The Ministry of Foreign Affairs (MFA) of the Netherlands commissioned SEO Amsterdam Economics to carry out an evaluation of PUM Netherlands Senior Experts, a volunteer organisation founded in 1978. Through PUM, Dutch volunteer experts with business expertise provide advice and training to small and medium-sized enterprises (SMEs) and local business support organisations (BSOs) in developing countries. The overall aim is to improve the knowledge, practices, and performance of these PUM clients—thereby contributing to the sustainable economic development of SMEs. The evaluation covered the period 2017 – 2020, during which MFA provided PUM with a total subsidy of EUR 45 million. The purpose of the evaluation was two-fold: (1) to assess the effectiveness, relevance, additionality, coherence and efficiency of the use of public funds (‘accountability’), and (2) to draw lessons for future programming (‘learning’). SEO carried out the evaluation between September 2020 and March 2021, including fieldwork in Uganda and Myanmar conducted by SEO’s local consultants.


  • Effectiveness: PUM’s senior experts were widely valued for their technical expertise, and were seen as effective in transferring knowledge. There was robust evidence, based on survey data and case studies, that PUM’s advice generally helped to improve its clients’ business practices and business performance (although evidence for the latter was weaker), particularly in Least Developed Countries.
  • Relevance: Most stakeholders agreed that the advice provided by PUM experts generally responded well to the actual needs of PUM clients. However, PUM did not always seem to optimally select those clients, sectors, or countries where PUM advice could have the largest impact. PUM’s relevance to MFA’s policy objectives on Private Sector Development (PSD) was generally high but could still be further improved.
  • Additionality: Multiple sources indicated that PUM’s advisory services were highly additional to what was available from local markets or the international market. Even when similar services were available from the market, PUM was seen by many stakeholders as contributing to changes in development-relevant outcomes that would not have materialised without PUM. Nevertheless, there is a risk of market distortion arising from the fact that PUM, as a volunteer organisation, offers its advisory services below market prices. To mitigate this risk, PUM should strengthen safeguards to ensure that it remains additional to commercial sources.
  • Coherence: There was mixed evidence with regard to PUM’s internal and external coherence. In particular, the coordination with other Dutch PSD programmes could be improved.
  • Efficiency: With regard to cost-effectiveness, PUM’s total costs per mission increased slightly between 2017 and 2019, but the number of missions per FTE did not show major efficiency gains or losses during this period. With regard to timeliness, the matching process seemed efficient. However, efficiency gains were still possible with regard to the preparation time before missions and the time needed to arrange follow-ups.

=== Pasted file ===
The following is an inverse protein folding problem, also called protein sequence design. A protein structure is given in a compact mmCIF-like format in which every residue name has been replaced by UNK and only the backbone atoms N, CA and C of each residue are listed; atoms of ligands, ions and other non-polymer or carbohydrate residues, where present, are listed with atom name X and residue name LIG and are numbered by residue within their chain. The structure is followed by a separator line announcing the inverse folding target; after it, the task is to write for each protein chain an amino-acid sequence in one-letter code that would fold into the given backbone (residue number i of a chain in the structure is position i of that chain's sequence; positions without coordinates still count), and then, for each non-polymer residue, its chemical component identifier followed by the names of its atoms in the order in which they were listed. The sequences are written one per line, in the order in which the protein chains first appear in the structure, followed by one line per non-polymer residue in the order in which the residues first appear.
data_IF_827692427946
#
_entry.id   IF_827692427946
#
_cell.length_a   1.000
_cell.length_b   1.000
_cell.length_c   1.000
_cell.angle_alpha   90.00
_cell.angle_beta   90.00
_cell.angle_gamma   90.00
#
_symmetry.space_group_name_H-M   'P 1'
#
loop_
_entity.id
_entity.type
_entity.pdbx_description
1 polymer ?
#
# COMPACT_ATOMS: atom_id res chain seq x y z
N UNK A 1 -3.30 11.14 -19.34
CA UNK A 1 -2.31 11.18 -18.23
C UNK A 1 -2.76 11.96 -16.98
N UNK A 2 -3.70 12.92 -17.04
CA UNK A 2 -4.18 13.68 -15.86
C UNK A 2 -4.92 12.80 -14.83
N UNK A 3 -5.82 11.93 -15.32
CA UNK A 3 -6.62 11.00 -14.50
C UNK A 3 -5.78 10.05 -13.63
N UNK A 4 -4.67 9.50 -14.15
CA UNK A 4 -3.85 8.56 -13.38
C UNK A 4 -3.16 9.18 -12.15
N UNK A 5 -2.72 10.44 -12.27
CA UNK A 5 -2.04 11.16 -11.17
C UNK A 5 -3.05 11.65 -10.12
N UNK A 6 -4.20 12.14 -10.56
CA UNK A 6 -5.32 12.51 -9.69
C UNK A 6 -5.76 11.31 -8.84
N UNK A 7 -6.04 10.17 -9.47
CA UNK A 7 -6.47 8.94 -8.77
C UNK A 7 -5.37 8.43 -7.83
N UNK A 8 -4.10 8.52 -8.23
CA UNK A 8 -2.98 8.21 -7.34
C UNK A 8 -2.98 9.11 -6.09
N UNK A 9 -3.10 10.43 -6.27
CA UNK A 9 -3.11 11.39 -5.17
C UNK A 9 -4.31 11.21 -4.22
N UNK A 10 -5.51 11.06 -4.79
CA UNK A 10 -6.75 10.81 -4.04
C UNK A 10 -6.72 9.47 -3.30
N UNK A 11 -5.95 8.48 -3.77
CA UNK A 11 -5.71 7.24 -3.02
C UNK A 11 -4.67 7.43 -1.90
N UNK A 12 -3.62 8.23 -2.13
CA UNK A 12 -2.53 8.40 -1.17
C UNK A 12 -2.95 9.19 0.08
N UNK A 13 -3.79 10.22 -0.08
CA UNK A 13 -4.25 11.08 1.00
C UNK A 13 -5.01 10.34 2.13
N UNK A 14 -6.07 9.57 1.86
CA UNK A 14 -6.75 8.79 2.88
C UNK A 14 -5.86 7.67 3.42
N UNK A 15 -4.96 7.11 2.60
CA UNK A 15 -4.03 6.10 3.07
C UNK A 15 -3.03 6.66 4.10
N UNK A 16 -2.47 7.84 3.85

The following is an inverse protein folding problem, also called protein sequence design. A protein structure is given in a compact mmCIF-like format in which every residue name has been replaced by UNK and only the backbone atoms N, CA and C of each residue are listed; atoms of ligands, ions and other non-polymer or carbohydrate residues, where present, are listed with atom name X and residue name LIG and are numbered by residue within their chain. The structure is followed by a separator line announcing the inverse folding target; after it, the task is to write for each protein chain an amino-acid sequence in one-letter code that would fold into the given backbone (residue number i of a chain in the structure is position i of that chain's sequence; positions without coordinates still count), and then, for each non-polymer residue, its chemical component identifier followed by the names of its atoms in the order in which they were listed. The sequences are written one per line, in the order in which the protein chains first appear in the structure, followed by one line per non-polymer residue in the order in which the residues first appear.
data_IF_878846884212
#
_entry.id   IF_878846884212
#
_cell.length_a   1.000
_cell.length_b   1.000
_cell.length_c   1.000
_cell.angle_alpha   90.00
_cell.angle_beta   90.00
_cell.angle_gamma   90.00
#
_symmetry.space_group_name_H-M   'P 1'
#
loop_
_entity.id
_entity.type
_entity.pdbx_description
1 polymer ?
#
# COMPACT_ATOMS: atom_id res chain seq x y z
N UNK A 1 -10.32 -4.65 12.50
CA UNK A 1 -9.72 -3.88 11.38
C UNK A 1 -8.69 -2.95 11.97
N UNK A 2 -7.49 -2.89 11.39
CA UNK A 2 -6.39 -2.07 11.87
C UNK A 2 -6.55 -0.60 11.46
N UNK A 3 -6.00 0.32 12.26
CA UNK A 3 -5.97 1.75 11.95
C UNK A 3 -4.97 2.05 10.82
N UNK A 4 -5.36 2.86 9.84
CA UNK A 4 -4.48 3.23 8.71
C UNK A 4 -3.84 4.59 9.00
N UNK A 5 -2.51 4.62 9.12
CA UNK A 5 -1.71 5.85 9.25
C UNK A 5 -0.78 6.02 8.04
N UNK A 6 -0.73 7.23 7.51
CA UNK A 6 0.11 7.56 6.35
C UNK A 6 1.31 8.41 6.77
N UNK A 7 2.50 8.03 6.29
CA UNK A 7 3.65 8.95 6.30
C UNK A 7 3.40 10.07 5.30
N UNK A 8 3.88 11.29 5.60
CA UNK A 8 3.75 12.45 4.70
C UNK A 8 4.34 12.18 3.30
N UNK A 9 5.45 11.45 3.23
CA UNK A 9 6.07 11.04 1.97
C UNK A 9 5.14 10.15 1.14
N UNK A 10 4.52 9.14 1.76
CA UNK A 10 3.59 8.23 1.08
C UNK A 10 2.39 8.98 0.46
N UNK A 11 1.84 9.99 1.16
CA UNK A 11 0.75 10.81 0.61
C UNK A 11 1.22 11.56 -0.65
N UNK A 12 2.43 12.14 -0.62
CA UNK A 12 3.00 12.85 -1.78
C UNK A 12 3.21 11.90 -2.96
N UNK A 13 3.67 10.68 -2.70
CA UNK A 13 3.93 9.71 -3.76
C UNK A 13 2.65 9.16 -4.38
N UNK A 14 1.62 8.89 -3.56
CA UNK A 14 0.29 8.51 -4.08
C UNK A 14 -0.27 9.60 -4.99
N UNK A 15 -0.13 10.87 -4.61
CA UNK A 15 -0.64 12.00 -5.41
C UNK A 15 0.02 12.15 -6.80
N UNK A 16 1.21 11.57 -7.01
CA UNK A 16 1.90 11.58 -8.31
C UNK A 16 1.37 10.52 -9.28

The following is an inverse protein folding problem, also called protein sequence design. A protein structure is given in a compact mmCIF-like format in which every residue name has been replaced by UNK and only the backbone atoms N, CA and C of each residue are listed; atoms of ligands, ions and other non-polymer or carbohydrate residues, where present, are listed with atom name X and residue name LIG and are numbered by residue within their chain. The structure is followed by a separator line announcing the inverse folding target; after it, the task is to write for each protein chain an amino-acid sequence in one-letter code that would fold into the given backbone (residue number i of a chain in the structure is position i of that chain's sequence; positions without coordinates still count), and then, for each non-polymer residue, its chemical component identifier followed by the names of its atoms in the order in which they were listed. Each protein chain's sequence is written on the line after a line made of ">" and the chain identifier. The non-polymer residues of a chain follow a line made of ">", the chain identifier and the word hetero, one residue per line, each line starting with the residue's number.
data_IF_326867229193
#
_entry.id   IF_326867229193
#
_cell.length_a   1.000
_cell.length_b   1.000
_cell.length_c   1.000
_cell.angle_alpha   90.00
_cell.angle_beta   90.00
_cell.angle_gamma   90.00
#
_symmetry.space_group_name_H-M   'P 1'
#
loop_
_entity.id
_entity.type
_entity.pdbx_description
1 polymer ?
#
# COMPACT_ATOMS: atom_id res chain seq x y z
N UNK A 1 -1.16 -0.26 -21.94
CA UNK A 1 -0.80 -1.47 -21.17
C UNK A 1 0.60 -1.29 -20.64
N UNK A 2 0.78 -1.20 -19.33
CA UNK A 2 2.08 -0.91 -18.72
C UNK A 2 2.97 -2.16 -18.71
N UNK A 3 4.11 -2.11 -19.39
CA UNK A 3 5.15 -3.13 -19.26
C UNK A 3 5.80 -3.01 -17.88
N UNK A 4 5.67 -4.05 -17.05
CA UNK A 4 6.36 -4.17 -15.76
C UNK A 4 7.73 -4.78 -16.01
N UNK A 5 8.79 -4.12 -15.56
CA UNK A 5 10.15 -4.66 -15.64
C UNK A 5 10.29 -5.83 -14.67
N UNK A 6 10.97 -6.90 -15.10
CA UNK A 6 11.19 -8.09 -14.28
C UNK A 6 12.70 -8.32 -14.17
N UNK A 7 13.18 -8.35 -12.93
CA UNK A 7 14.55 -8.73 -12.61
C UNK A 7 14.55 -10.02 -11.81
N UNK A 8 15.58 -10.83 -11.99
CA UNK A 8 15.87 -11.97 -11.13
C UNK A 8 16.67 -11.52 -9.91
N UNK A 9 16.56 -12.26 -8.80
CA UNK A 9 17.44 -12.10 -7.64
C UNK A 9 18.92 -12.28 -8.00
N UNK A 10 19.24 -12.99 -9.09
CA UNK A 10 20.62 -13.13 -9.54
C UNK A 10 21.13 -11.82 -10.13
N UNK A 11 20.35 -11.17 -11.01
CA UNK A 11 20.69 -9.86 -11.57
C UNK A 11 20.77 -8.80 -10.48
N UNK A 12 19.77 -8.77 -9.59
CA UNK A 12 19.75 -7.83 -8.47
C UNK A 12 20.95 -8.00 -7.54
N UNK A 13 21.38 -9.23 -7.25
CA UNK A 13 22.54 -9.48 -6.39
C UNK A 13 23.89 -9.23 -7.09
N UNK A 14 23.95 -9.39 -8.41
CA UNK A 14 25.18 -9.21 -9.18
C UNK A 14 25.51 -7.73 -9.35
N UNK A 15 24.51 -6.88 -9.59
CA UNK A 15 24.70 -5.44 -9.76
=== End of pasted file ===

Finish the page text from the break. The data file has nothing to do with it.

This evaluation used a mix of quantitative and qualitative methods, using Contribution Analysis as the overall evaluation methodology, and an Embedded Case Study Approach for the case studies. The evaluation followed OECD-DAC criteria and the DCED (Donor Committee for Enterprise Development) definitions of additionality. The main quantitative and qualitative methods included:

  • Extensive desk review of programme and project documents and case study specific background literature;
  • Reconstruction and development of a new Theory of Change (ToC) for PUM, jointly developed with PUM through a ToC workshop;
  • In-depth analysis of monitoring data from PUM’s own systems and secondary data for benchmarking outcomes;
  • Statistical analysis of existing survey data from PRIME (an ongoing annual survey implemented by PUM in partnership with Wageningen Economic Research);
  • Design, implementation, and analysis of a newly designed online stakeholder survey among a broad range of PUM stakeholders;
  • Interviews and focus group discussions (FGDs) with PUM management, PUM local representatives, MFA, and representatives of two comparable Dutch government funded private sector development programmes.
  • In-depth case studies, covering 10 PUM projects in two countries (Uganda and Myanmar), carried out in cooperation with local consultants. The case studies involved case-specific desk research as well as in-depth interviews and FGDs with a variety of PUM stakeholders, resulting in two separate case study reports (one per country).